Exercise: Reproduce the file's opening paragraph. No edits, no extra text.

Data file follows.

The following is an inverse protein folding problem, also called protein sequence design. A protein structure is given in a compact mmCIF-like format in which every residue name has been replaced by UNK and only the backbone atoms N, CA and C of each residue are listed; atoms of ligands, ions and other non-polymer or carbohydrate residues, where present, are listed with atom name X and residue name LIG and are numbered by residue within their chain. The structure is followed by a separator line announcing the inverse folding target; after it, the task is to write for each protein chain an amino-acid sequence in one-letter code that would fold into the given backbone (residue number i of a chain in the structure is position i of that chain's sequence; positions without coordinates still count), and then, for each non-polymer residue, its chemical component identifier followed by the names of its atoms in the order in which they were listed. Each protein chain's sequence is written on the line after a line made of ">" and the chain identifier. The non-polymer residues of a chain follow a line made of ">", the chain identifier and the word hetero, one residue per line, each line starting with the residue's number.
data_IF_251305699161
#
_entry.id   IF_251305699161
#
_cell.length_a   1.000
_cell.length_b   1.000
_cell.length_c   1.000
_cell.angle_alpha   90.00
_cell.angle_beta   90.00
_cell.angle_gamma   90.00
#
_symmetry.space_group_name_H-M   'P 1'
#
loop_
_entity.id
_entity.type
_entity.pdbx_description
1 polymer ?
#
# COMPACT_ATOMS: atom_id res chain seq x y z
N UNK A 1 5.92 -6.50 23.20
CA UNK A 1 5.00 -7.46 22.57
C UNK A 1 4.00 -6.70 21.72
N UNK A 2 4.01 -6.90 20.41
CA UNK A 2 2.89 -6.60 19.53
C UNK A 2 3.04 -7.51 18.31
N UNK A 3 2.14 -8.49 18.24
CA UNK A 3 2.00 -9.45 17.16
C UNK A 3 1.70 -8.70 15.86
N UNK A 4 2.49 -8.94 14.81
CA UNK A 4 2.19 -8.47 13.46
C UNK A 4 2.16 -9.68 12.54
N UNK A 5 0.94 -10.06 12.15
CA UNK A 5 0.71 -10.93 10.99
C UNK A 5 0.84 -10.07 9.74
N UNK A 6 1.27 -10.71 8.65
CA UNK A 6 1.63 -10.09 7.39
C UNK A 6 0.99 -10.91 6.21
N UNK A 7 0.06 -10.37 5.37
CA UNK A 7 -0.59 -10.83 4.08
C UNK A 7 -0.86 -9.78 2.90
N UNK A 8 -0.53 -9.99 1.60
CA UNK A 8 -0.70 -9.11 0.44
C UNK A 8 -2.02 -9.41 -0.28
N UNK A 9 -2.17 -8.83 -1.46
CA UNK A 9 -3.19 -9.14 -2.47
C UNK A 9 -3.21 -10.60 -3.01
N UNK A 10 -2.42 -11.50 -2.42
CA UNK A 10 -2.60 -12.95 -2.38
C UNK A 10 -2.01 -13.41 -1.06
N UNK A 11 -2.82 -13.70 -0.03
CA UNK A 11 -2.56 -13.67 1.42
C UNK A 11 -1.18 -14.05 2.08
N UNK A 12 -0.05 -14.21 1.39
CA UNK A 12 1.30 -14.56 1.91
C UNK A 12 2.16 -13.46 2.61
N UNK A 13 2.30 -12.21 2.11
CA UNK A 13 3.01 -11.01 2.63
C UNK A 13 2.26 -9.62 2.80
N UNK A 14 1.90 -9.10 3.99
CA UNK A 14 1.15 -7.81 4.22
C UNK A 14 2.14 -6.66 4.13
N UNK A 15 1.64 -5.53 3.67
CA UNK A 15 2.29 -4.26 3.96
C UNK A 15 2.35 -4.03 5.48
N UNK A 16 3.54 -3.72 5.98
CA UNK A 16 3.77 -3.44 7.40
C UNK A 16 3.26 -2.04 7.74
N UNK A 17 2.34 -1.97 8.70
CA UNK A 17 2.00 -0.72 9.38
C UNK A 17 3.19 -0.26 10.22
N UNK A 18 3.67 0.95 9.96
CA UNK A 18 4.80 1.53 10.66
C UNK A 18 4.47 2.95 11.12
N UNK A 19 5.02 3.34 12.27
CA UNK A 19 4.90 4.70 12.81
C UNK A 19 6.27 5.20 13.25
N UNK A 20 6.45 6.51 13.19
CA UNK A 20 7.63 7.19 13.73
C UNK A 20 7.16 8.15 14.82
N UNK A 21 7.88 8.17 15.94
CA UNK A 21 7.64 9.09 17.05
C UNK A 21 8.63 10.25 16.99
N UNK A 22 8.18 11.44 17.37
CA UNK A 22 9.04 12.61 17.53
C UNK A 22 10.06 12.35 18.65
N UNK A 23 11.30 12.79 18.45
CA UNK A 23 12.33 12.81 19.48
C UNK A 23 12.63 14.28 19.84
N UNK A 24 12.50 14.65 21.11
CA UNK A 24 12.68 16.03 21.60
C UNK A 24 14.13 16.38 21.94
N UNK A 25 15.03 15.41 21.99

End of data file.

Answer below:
The following is an inverse protein folding problem, also called protein sequence design. A protein structure is given in a compact mmCIF-like format in which every residue name has been replaced by UNK and only the backbone atoms N, CA and C of each residue are listed; atoms of ligands, ions and other non-polymer or carbohydrate residues, where present, are listed with atom name X and residue name LIG and are numbered by residue within their chain. The structure is followed by a separator line announcing the inverse folding target; after it, the task is to write for each protein chain an amino-acid sequence in one-letter code that would fold into the given backbone (residue number i of a chain in the structure is position i of that chain's sequence; positions without coordinates still count), and then, for each non-polymer residue, its chemical component identifier followed by the names of its atoms in the order in which they were listed. Each protein chain's sequence is written on the line after a line made of ">" and the chain identifier. The non-polymer residues of a chain follow a line made of ">", the chain identifier and the word hetero, one residue per line, each line starting with the residue's number.